UN secretary-general’s special envoy Jane Holl Lute seems optimistic about the chance of talks being resumed between the island’s two communities despite the opposing views they expressed, reports said on Wednesday.
Lute, who was on the island earlier this week, had separate meetings with the two leaders on Tuesday.
Both leaders expressed their readiness to participate in an informal five-party meeting to be convened by UN Secretary-General Antonio Guterres to discuss the way forward on the Cyprus problem.
Turkish Cypriot leader Ersin Tatar, however, said he explained to Lute his position on a two-state solution which runs counter to the federal solution the two sides had agreed on in the past.
The Cyprus News Agency, citing information, reported on Wednesday that Lute seems to be optimistic that despite the different approaches, and after her round of contacts with all parties is completed and she briefs Guterres, an informal meeting on Cyprus will be convened.
Lute is to also hold meeting with the three guarantors, Greece, Turkey and the UK.
On Wednesday the UN official travelled to Athens for a meeting with the Greek foreign ministry’s secretary-general, Themistoklis Demiris.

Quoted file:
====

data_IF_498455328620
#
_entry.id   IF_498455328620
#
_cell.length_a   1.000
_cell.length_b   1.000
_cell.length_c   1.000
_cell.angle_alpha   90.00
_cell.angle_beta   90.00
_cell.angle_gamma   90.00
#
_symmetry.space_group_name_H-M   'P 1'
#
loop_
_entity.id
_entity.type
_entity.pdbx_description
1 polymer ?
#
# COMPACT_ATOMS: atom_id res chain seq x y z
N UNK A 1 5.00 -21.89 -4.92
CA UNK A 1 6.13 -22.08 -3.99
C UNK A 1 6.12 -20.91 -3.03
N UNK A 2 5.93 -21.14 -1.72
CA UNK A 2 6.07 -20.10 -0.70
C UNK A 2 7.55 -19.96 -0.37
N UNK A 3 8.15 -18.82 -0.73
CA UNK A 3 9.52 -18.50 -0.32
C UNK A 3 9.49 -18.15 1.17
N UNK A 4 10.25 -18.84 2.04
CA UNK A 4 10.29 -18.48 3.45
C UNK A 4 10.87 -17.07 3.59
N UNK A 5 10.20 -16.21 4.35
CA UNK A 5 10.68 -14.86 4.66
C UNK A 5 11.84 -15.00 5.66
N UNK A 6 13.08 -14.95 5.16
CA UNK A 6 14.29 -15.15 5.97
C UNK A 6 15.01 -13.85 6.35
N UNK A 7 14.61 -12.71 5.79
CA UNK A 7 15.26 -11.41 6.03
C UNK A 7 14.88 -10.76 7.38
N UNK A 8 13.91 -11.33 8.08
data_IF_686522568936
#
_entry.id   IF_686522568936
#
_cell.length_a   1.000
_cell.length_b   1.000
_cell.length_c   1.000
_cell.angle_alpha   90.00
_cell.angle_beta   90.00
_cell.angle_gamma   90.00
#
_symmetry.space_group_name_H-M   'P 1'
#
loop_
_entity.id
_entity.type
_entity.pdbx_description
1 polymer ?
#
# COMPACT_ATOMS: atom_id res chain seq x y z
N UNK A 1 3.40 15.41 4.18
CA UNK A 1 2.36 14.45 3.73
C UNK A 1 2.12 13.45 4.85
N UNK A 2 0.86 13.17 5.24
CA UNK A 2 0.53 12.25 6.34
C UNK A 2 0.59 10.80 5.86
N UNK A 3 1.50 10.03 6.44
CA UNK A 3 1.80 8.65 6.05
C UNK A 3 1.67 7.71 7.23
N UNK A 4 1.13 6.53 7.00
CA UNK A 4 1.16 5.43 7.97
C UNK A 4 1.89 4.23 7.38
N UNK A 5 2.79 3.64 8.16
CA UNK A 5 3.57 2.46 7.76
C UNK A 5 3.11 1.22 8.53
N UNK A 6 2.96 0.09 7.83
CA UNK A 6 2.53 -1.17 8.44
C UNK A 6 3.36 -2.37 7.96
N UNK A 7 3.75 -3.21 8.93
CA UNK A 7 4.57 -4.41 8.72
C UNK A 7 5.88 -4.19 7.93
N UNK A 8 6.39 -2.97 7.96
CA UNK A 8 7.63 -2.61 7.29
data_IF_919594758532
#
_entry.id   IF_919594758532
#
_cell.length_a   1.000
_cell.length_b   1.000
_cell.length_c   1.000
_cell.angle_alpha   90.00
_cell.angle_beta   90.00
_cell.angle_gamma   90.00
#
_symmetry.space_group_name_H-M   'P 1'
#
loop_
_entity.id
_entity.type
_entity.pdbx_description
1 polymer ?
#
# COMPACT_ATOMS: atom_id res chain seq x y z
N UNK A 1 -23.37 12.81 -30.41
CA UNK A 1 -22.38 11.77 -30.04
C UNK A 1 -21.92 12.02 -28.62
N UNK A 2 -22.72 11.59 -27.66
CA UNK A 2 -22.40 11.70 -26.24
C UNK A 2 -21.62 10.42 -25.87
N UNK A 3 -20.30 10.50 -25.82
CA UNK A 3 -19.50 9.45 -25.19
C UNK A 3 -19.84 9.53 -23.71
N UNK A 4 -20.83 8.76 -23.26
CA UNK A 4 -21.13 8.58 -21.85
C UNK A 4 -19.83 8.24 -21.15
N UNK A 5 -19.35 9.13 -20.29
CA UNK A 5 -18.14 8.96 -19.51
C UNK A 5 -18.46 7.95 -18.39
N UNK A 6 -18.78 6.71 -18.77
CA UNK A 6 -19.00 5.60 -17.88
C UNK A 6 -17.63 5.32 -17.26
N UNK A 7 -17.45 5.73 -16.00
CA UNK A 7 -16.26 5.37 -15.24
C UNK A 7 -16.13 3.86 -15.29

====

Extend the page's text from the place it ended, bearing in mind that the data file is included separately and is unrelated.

She is expected to also hold contacts in the UK and Turkey.
According to reports, Lute’s contacts in Turkey are expected to be held after the EU leaders’ summit next week where Ankara’s relations with the EU are expected to be discussed.
President Nicos Anastasiades on Wednesday participated in a video conference hosted by European Council president (EUCO) Charles Michel, ahead of the EUCO to take place in Brussels on December 10 and 11.
Deputy spokesperson Panayiotis Sentonas said that Anastasiades and his counterparts from Italy, Luxemburg and Latvia exchanged views regarding the better planning of the EUCO in Brussels and the issues on the agenda. The EU leaders will discuss external relations including EU-Turkey relations, further coordination on Covid-19, climate change and security.
Cyprus, Greece but also France call for sanctions on Turkey over its provocative behaviour in the eastern Mediterranean but also in Famagusta. The European Parliament too last week, in a non-binding resolution on the escalation of tensions in Varosha, called on the EUCO to impose severe sanctions on Turkey.
On Monday, Turkey’s seismic exploration vessel Oruc Reis that was off Greece, returned to port, a move deemed by many as an attempt by Ankara to appease the EU leaders prior to the crucial summit next week.
European Commission spokesperson Peter Stano, however, said at a press briefing on Monday, the EU leaders will examine Turkey’s conduct not based on one announcement or one action, but on actions, announcements and behaviour over a specific period. Stano added that everything was on the table.
German Chancellor Angela Merkel, who has been promoting dialogue with Ankara, said this week that the bloc did not make as much progress on the EU-Turkey relationship as it wanted.
Merkel, speaking during a virtual session of the Conference of Parliamentary Committees for Union Affairs of Parliaments of the European Union (COSAC), said the return of the Oruc Reis to port was a “good sign” but pointed out that Turkey was still carrying out drilling activities off Cyprus.